Version is pretty cool. It’s a way to keep multiple copies of your files in case you need to restore a file before you overwrote changes and backup them up. Let’s say I backup some Apache configuration files and then make changes to them over the next several hours and by the end of the day, I realize I’ve messed up my http.conf file so badly, I need to start over but I never created a http.conf.orig file like a god little tinkerer. You can use your backup utility to find the original version even though you backed up up seven different version over the last seven hours (assuming you have your utility set to run once/hour). You’ll want to set a max version if possible, otherwise, your backups will grow very large in very little time. I keep mine for 30 days. Both Arq and CloudBerry support versioning from the cloud provider.

Can it be set to Run Automatically?

If you have an awesome backup strategy but forget to run it, what’s the point? I’m not a system administrator; I’m a software developer with no time to manage a system.  I rely heavily on automated tasks and calendar reminders. It was important to me to select a backup utility that could be set to run in the most flexible ways for me.  I have my utility set to run incremental backups once each hour on the hour. This recently proved invaluable to me and indirectly, to my company when I spilled an entire cup of coffee into my laptop. I was mad but lost zero bits of data because minutes before I spilled my coffee, the automated backup ran – and completed. Even if it had not run, the most I could ever be out is one hour’s work. Eating one billable hour isn’t as bad as eating 80 hours (10 days, the default for Time Machine). Both Arq and CloudBerry offer this functionality.

Can I Control its Network Usage?

You need to get your backup data to the cloud somehow and although some cloud providers offer a way for you to physically mail your hard drive to them, this isn’t a solution here 🙂 You’ll be transferring your files over the Internet and if you want to do this while you’re using the network, it would be very nice to have  way to control the network resources that your utility consumes. This is analogous to lowering a thread’s priority in a multi-threaded applications. If you plan to run your backups once per day at 2am while you’re sleeping, then this may not matter to you. Both Arq and CloudBerry offer network throttling.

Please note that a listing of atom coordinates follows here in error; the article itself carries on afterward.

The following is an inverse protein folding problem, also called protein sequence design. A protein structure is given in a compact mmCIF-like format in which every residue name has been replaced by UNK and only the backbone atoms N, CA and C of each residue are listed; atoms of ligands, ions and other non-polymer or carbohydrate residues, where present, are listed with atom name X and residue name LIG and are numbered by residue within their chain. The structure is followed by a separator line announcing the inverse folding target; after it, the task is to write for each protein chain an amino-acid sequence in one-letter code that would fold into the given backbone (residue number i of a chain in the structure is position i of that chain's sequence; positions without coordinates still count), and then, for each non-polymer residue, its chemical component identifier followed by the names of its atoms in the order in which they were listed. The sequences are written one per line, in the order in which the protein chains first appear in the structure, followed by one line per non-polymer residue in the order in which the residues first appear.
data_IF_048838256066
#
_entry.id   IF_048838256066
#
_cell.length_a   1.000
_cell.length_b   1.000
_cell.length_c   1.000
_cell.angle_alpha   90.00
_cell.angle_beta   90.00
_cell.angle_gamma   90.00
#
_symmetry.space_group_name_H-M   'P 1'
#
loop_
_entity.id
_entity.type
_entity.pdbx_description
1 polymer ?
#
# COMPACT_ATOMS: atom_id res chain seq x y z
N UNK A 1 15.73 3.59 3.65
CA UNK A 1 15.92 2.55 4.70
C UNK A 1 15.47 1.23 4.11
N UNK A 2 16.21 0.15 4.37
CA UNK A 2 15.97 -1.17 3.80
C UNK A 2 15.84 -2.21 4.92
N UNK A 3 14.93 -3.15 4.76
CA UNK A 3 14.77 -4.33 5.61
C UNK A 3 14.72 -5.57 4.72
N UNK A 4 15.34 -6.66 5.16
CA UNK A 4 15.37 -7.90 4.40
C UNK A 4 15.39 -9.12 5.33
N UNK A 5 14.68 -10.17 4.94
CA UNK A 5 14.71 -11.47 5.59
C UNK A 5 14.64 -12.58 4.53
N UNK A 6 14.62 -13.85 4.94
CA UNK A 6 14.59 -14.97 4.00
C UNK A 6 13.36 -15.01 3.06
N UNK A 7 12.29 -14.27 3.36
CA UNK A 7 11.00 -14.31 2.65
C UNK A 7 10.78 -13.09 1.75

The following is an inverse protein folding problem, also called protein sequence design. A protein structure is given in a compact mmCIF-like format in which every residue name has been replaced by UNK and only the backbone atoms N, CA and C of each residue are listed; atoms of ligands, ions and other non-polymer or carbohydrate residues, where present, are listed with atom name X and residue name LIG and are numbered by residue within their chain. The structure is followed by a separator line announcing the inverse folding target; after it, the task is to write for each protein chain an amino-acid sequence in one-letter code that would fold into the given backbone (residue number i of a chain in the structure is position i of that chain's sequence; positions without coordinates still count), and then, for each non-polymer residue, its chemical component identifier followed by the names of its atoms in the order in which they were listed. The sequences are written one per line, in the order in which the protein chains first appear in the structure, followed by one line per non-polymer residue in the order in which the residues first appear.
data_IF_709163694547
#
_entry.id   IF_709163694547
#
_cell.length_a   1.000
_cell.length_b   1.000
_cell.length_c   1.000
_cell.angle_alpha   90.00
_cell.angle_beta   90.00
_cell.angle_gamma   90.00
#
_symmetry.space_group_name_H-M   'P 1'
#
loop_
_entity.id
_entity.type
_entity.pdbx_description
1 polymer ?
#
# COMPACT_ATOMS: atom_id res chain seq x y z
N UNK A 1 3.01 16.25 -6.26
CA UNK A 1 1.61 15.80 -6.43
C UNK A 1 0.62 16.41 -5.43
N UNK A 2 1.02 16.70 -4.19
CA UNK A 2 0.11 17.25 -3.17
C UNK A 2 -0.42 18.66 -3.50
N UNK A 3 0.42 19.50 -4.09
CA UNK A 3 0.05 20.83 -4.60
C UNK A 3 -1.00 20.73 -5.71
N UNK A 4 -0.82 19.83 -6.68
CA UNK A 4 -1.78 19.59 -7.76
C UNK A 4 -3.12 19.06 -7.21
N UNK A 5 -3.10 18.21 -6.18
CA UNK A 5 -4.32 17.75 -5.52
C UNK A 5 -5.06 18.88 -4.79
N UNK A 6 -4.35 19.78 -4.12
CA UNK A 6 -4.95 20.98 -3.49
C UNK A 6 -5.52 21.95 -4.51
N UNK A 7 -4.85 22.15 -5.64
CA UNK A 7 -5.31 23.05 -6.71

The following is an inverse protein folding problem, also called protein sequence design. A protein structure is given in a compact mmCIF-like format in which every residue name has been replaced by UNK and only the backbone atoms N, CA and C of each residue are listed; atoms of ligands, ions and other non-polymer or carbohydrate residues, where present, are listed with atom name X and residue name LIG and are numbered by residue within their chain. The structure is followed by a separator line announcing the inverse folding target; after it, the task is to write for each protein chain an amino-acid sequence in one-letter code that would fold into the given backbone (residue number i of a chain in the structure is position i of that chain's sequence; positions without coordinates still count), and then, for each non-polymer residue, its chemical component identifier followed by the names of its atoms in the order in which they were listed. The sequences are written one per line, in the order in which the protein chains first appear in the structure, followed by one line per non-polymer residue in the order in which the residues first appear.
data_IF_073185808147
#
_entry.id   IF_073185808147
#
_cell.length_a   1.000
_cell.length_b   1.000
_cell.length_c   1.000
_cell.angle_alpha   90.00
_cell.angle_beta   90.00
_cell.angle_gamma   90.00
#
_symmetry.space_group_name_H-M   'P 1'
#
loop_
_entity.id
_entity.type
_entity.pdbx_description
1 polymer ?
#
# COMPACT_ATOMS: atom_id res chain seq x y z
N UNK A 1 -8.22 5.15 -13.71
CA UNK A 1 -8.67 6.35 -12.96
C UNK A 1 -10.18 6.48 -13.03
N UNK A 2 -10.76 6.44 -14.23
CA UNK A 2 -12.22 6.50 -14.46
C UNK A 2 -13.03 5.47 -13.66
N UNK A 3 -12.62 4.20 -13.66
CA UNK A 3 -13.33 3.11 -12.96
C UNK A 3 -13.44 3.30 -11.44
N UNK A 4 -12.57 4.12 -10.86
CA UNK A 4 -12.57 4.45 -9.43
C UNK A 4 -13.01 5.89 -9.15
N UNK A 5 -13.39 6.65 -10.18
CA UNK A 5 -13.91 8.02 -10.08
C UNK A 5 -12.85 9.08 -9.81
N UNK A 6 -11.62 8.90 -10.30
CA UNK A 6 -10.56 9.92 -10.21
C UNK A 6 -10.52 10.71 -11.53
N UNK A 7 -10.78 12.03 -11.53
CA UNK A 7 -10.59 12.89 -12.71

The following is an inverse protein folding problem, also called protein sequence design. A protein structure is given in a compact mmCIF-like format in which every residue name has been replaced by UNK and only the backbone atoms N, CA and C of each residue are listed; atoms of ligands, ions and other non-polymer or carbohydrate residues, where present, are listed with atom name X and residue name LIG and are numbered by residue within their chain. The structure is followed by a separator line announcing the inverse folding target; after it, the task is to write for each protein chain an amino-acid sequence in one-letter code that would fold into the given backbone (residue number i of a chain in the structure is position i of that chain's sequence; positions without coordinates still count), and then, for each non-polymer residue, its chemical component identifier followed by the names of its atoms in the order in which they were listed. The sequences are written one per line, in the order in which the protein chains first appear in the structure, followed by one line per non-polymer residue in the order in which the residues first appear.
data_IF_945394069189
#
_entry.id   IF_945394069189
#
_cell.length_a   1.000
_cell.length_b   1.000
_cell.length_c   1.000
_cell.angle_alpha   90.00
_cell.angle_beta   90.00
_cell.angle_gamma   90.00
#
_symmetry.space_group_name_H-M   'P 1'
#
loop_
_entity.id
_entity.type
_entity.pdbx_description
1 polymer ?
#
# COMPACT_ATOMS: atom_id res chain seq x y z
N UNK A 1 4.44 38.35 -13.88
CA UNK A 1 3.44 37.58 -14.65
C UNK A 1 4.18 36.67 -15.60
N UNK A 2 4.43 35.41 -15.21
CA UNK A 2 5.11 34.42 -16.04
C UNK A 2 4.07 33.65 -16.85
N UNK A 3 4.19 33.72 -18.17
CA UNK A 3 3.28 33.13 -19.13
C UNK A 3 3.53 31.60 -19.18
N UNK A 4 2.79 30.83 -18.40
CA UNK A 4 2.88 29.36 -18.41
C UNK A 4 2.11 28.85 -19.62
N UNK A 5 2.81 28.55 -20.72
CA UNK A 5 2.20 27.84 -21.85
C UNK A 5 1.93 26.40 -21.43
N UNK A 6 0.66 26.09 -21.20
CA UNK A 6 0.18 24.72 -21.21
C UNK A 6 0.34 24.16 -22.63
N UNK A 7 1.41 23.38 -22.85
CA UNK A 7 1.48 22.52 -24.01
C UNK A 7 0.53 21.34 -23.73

Conclusion

For me, the choices were clear. For Windows user’s CloudBerry is a phenomenal solution. Not only does it offer everything I needed, it also offered everything I wanted. Like car insurance, I’ll be re-evaluating providers again down the road, but the next time, I’ll be using CloudBerry’s many features as a benchmark when comparing other utilities. My Mac has been running Arq for several weeks now without a problem and I’ve made several individual file restores without any complications.

Cloud backups are the way to go, but be sure to chose an awesome utility to make your life easier.

 

Singletons Business Objects in CFWheels

Written by jbriccetti on . Posted in App Dev

Like many application development frameworks, there is lots of plumbing within that you don’t have to use, but hey, it makes a ton of sense. Singleton object management is a good use case.

Now let’s be clear, I could add something like ColdSpring to offload my object factory pattern to a separate  framework – that often makes sense, but depending on the client and how encapsulated you want to keep things, sometimes just a good clean way to do it on your own makes the most sense.

So we want to make instances of a component and keep these instances around beyond a request. In CFWheels, what’s the best way?

As it turns out, the answer is mind-bogglingly simple – but we have to consider (2) things:

  1. Where do we create the object instances?
  2. How will we be able to reference them?

In straight-up ColdFusion (no framework), we have Application events like onRequestStart, onSessionStart, OnApplicationStart & onServerStart that answer question#1. As for how to reference them, well, that’s easy too – we can just use the “scope” of choice for the persistence – “request, session,application or server” and your done. Of course you may need a trigger to “refresh” the cached instances (now you’re adding some plumbing). Here’s the “old school” way of handling this (or at least the non-framework way)

<cffunction name="onApplicationStart" returntype="boolean" output="false">
	<cfset buildCache() />
	<cfreturn true />
</cffunction>

<cffunction name="onRequestStart" returntype="boolean" output="false">
	<cfif structkeyExists(url,"reload")>
		<cfset onApplicationStart() />
	</cfif>
	<cfreturn true />
</cffunction>

<cffunction name="buildcache" hint="I'll build the app cache of singletons">
	<cflock scope="application" type="exclusive" timeout="10">
		<cfset util = createObject("component","lib.util.widget").init() />
	</cflock>
</cffunction>